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Falls can happen at any age but did you know they cause 85% of injury-related hospitalizations in people over the age of 65?Daphne Flatt, an Occupational Therapist at North York General Hospital (NYGH), shares tips she and others in her profession want older adults to know to prevent a fall from happening. Occupational therapists work collaboratively with an interprofessional team at NYGH to help patients regain their mobility and function after a bad fall.
“Recovering from a bad fall is challenging. The physical injury from a broken bone or hip fracture takes time to heal, and so does the fear that comes with it," says Daphne. The good news is
Daphne recommends seniors consider the following:1. Talk to your doctor or pharmacist
Make a list of the prescriptions, over-the-counter medications and supplements you are taking. Your doctor or pharmacist can check for side effects and drug interactions that may increase your risk of falling.
Have your hearing and vision checked regularly.
Tell your doctor if you have fallen before. Write down the details, including when, where and how you fell.
2. Keep moving
3. Wear sensible shoes
Take a look around your home for hazards to make your home safer:
Remove clutter, electrical wires and phone cords from walking paths.
Move coffee tables, magazine racks and plant stands from high-traffic areas.
Remove or secure loose rugs with double-faced tape, tacks or a slip-resistant backing.
Store frequently used items (clothing, dishes, food, toiletries) within easy reach.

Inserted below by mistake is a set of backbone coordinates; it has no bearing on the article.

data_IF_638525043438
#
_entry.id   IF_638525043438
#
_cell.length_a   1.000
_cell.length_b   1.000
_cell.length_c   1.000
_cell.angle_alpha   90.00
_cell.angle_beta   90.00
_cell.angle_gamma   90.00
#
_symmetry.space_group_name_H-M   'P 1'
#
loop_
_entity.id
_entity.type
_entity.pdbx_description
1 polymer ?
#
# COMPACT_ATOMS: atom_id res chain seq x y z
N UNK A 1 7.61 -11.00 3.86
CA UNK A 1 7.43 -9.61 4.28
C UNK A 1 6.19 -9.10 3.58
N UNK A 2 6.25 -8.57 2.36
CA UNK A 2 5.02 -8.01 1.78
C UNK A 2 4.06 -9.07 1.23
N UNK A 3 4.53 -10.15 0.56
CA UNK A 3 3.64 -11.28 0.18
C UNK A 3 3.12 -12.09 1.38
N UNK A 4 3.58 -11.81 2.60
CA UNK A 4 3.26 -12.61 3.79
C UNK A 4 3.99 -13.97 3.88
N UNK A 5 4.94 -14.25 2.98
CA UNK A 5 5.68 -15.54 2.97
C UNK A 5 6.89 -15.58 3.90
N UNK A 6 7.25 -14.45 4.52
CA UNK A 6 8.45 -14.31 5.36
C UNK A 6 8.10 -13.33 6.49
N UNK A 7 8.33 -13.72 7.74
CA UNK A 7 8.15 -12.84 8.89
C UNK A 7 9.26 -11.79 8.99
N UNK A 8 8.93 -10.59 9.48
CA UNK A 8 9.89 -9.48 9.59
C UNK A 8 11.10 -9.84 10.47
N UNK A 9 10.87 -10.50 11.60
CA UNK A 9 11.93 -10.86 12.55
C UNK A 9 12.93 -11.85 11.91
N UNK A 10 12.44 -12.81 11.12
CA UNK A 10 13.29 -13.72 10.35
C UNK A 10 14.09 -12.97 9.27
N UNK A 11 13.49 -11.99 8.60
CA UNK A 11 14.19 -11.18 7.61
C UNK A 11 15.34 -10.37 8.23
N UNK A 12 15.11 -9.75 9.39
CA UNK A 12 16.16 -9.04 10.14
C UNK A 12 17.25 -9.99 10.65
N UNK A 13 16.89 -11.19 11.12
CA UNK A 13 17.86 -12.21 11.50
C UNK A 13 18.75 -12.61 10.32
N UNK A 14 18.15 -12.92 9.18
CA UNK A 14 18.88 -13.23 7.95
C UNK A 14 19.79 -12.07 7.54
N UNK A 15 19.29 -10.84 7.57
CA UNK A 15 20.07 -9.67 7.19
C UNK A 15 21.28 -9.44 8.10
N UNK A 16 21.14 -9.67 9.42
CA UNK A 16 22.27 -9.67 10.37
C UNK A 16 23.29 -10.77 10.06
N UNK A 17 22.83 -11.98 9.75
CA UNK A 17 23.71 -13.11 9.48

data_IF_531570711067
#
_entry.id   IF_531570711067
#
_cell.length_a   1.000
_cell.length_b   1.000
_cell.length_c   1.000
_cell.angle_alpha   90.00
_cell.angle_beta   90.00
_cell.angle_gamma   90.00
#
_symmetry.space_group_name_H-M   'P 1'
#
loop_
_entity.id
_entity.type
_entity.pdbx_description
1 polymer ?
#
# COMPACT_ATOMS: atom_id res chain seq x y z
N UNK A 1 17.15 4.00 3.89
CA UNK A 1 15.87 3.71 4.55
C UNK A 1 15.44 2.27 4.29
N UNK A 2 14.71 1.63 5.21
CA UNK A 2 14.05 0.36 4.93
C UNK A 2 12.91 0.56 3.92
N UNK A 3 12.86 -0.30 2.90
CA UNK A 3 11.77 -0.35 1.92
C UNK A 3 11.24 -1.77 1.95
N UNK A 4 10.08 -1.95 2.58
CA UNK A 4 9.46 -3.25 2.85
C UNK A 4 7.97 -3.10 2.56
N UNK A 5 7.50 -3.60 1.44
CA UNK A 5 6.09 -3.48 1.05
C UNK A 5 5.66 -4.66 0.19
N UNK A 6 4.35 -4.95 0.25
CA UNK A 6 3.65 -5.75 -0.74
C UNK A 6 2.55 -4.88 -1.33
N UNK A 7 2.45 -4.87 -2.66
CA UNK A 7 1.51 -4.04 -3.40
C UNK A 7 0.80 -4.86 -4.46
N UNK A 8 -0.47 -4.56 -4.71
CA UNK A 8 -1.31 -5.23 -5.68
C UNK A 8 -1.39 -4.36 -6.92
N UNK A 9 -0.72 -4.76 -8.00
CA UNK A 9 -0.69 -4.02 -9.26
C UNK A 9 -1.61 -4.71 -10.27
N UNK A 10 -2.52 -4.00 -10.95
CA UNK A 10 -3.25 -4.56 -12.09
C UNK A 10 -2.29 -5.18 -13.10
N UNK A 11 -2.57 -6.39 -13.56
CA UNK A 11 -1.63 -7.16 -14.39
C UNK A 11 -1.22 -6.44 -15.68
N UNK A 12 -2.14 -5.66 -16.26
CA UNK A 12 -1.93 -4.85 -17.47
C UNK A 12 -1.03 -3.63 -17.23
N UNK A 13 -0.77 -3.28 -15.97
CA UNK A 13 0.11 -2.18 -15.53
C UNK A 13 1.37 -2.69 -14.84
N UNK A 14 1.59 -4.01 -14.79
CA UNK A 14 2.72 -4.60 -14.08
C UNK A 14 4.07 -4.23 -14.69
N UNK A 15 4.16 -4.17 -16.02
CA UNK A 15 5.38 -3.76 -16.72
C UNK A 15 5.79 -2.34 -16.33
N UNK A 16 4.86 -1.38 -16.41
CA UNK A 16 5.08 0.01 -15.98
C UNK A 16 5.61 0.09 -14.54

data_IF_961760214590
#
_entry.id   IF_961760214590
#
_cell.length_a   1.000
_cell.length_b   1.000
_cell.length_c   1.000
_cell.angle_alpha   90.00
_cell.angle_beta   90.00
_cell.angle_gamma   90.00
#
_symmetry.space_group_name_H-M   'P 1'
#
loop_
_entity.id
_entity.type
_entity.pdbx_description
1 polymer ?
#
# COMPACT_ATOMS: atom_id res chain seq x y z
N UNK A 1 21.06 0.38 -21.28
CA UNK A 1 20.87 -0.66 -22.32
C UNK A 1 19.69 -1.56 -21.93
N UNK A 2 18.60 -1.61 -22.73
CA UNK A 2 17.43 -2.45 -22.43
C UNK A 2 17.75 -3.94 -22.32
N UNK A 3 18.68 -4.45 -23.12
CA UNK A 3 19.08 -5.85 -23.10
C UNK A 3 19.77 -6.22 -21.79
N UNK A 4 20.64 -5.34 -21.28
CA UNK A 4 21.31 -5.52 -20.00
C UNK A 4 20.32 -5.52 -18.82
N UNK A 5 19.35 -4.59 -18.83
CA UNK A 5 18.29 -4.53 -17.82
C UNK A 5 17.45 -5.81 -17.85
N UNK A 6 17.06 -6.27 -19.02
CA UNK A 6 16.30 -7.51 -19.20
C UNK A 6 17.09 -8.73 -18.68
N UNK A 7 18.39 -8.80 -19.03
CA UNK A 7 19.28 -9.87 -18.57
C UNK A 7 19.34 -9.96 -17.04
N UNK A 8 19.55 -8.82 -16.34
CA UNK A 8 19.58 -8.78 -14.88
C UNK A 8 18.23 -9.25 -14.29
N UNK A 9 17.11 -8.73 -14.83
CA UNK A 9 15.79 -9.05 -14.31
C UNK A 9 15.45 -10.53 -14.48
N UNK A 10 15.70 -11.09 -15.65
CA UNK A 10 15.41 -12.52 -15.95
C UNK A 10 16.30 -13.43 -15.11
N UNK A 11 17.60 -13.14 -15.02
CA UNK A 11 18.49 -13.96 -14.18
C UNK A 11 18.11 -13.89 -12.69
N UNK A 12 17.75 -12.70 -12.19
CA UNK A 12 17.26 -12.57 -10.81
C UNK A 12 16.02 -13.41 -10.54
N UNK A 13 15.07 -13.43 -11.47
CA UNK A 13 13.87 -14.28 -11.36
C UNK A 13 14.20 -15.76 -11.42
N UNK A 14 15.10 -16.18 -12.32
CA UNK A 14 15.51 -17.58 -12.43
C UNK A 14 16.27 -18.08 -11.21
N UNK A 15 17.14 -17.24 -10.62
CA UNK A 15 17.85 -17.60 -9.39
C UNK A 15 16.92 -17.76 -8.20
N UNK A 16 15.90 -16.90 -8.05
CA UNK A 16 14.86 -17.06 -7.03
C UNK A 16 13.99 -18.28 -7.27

Immediately clean spilled liquids, grease or food.
Use nonslip mats in your bathtub or shower. Consider a bath seat, which allows you to sit while showering.
Properly install railings on stairs and grab bars in the washroom.
5. Light up your life
Keep your home brightly lit to avoid tripping on objects.
Place night lights in your bedroom, bathroom and hallways.
Have a lamp within easy reach of your bed for middle-of-the-night needs.
Turn on the lights before going up or down stairs.
Store flashlights in easy-to-find places in case of power outages.
6. Use assistive devices
Occupational Therapist Daphne Flatt shows some of the aids (walker, reacher and long shoe horn) that can help prevent a bad fall.Resources
November is Falls Prevention Month across Canada. You can learn more on how to protect yourself from falling or someone you love at fallpreventionmonth.ca.
The Canadian Mortgage and Housing Corporation's (CMHC) A Self-Assessment Guide identifies the types of difficulties that seniors can experience and describes adaptions that can help.
Additional falls prevention information is provided by the Public Health Agency of Canada.
This article first appeared in the November 2016 issue of The Pulse.
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